Yes. Thanks, Mark, and good morning, Andy. I actually arrived in U.K., full time, 2 weeks ago. Yes, obviously, some what surprised that we had lost 4 senior people, coming from the K market, I hadn't lost anyone in my senior team in the past 5 years. But the way I look at this, Andy, it also creates opportunity. And the one thing about the Aviva brand, as I've gone out to hunt for new talent, I've been incredibly impressed. Our brand has attracted the crème de la crème of talent in the market. So I think you can expect from me, probably in the next couple of weeks, to make a couple of pretty important announcements. In terms of the follow-on question about impact, I don't see any impact on our business. I'm putting the right team in place. I'm getting around a meeting with our 8,000 employees and I'm actually setting a simple strategy for this business going forward.

Andrew Hughes - Exane BNP Paribas, Research Division

Yes. And the Irish matter? What's going on?

Maurice Tulloch

Yes. And you had a question on Ireland. Obviously, that's quite poignant right now. I meet quarterly with our reserving actuary, I didn't meet with him since I've come here. Following that, I had a further chance to review that, which is done quarterly. We also review those reserves annually. Periodically, we have a peer review, Having reviewed it in detail now myself, I have no concerns on our reserve position in Ireland?

Mark Andrew Wilson

I mean, the other point of reserves is non-recourse. Of course, Ireland is poor, though it's improved, it's still poor. We have seen pretty robust and now I'm observing it's fair to say, so we're pretty comfortable for those. Your point on volume, Andy, just putting that -- the interesting thing in the markets, particularly the U.K. GIs, think like motor, very commodity -- commoditized products. We can turn the tap on and off whenever you like and it can makes -- it makes the difference on the day, literally, because that is the nature of the market and this -- particularly, drink market. And we made some conscious choices as we saw the leg swathing on the personal motor line, that we didn't want to play as it went down. We will play a bit more as it goes forward, but we play in the markets, as long as it works. And again, I make no excuses for that, because that's how we allocate capital between our business lines, where we see something we can get a quicker payback or higher return, we do it. Now as my CEOs around Aviva know now, because I quote it to them all the time, capital allocation is a competitive sport. And it's a pretty tough competitive sport. And I think, at the full year, we'll let you go through our new capital allocation process and then you can judge that as you wish. So your last question, Andy, was...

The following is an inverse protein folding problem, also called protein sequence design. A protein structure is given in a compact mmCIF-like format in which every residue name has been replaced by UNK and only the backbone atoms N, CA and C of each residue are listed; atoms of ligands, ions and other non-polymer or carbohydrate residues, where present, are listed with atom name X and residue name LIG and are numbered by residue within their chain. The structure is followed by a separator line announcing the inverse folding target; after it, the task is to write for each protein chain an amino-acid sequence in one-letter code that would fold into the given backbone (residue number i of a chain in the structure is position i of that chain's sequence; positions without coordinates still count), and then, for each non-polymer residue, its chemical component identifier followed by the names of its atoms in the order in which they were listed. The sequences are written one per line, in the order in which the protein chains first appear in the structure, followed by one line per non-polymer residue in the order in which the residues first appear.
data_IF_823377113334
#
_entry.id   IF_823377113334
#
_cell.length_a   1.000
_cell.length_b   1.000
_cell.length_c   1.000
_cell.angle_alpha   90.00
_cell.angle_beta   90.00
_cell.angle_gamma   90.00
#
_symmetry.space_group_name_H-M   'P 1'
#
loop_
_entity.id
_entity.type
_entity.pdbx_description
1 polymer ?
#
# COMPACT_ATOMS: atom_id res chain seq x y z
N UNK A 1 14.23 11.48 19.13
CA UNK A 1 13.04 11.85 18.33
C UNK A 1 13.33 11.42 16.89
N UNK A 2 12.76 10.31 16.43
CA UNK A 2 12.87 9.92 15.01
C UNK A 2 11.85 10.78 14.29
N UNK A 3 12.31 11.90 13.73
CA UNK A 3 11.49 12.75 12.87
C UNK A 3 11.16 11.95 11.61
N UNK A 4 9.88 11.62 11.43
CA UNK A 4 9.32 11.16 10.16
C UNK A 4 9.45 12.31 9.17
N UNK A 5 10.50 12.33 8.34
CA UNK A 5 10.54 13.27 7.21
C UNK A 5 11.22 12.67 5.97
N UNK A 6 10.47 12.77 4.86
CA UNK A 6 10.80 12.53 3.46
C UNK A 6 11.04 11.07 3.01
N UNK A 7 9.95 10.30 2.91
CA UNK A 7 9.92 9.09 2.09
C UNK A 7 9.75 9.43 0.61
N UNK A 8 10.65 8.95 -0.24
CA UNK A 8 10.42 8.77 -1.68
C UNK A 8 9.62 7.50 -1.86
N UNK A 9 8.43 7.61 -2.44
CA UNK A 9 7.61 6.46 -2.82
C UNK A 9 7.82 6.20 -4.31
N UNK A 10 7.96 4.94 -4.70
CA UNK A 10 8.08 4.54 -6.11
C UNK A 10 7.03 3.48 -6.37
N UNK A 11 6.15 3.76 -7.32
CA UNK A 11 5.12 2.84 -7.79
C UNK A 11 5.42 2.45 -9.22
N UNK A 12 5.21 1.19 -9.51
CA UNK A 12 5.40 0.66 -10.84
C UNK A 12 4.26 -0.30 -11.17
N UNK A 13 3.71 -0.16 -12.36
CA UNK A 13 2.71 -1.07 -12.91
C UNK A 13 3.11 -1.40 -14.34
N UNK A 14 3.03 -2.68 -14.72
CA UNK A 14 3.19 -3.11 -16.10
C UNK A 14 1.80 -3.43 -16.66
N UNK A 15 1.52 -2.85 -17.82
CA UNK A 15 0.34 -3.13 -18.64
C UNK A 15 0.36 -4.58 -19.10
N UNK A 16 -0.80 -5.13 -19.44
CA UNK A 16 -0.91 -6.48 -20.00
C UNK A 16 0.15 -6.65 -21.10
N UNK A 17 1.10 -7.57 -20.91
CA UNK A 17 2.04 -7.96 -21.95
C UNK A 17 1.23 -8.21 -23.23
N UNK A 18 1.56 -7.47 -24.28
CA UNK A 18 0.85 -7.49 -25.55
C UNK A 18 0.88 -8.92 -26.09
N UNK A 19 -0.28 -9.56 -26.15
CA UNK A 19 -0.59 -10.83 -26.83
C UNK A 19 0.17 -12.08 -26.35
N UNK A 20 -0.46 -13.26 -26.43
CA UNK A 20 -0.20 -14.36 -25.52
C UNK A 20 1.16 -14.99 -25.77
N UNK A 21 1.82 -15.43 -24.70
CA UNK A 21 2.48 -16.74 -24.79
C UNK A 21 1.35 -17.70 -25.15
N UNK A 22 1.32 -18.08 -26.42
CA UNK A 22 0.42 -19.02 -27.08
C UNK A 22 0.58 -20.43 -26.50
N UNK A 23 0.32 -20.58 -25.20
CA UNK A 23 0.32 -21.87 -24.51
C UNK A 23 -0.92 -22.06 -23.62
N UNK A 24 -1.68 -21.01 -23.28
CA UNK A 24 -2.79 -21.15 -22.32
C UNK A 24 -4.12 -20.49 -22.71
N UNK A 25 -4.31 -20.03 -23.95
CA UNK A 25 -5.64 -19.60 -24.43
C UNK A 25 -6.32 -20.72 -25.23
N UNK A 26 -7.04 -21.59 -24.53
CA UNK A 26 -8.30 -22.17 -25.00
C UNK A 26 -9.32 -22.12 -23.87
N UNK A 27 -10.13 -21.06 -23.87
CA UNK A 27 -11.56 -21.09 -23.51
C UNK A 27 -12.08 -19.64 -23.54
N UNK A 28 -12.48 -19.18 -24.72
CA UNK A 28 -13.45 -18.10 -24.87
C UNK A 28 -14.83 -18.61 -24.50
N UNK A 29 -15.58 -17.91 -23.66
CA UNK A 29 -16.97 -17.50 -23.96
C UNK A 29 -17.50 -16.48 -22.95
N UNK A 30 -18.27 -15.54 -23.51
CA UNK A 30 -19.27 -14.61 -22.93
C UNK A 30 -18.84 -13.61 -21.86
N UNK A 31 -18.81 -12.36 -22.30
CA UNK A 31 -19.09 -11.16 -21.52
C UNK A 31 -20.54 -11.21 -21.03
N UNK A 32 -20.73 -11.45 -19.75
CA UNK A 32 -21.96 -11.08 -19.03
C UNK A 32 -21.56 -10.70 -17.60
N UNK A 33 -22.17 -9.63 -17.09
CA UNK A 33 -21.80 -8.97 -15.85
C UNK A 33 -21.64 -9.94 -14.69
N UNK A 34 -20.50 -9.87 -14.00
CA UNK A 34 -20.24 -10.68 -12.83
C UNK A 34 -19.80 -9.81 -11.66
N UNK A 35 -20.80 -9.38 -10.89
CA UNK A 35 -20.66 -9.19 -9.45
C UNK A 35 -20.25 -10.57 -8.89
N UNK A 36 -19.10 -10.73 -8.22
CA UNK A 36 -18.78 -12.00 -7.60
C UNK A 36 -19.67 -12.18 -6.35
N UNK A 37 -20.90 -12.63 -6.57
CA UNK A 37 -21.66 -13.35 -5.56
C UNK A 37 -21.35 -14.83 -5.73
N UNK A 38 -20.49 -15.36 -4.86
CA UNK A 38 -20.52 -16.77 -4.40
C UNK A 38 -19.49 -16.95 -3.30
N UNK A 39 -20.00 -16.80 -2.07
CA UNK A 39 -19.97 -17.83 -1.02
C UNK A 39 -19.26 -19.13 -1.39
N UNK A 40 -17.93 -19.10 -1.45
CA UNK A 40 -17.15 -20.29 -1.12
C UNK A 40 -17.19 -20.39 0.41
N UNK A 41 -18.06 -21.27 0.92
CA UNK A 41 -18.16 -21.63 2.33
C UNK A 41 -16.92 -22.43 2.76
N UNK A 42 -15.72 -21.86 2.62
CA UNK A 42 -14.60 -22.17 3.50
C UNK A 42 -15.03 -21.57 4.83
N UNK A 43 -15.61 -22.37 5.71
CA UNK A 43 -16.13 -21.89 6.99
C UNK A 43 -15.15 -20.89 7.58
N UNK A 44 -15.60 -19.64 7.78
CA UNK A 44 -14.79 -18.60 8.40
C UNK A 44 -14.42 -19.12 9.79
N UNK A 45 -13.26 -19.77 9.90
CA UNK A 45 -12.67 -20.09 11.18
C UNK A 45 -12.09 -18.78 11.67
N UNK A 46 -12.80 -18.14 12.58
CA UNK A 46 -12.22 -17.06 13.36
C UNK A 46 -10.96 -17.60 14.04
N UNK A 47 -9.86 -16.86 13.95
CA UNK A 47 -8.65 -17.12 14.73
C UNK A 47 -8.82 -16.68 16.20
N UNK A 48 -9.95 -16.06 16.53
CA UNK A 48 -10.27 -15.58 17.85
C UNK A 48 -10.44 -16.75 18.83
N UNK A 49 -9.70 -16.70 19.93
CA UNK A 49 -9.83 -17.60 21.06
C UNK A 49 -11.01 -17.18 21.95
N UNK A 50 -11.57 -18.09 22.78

Andrew Hughes - Exane BNP Paribas, Research Division

GPP charges.

Mark Andrew Wilson

GPP charges, yes. Umm, David?

David McMillan

Morning, Andy. I can't give you the precise average rate on the back book, but it's less than 1%. We brought in our own trade cap, as long ago as 2001, which was amassed from a charge of 1%. So you go for the [indiscernible], it's going to be less than that. And in terms of [indiscernible] anticipating your follow-up, the charge cap comes in at 0.75, that affects our [indiscernible] -- was 13.7 good pension assets and some are GBP 128 billion out of the total life assets, so it's a relatively small proportion of assets in the context of [indiscernible] business can do it.

Mark Andrew Wilson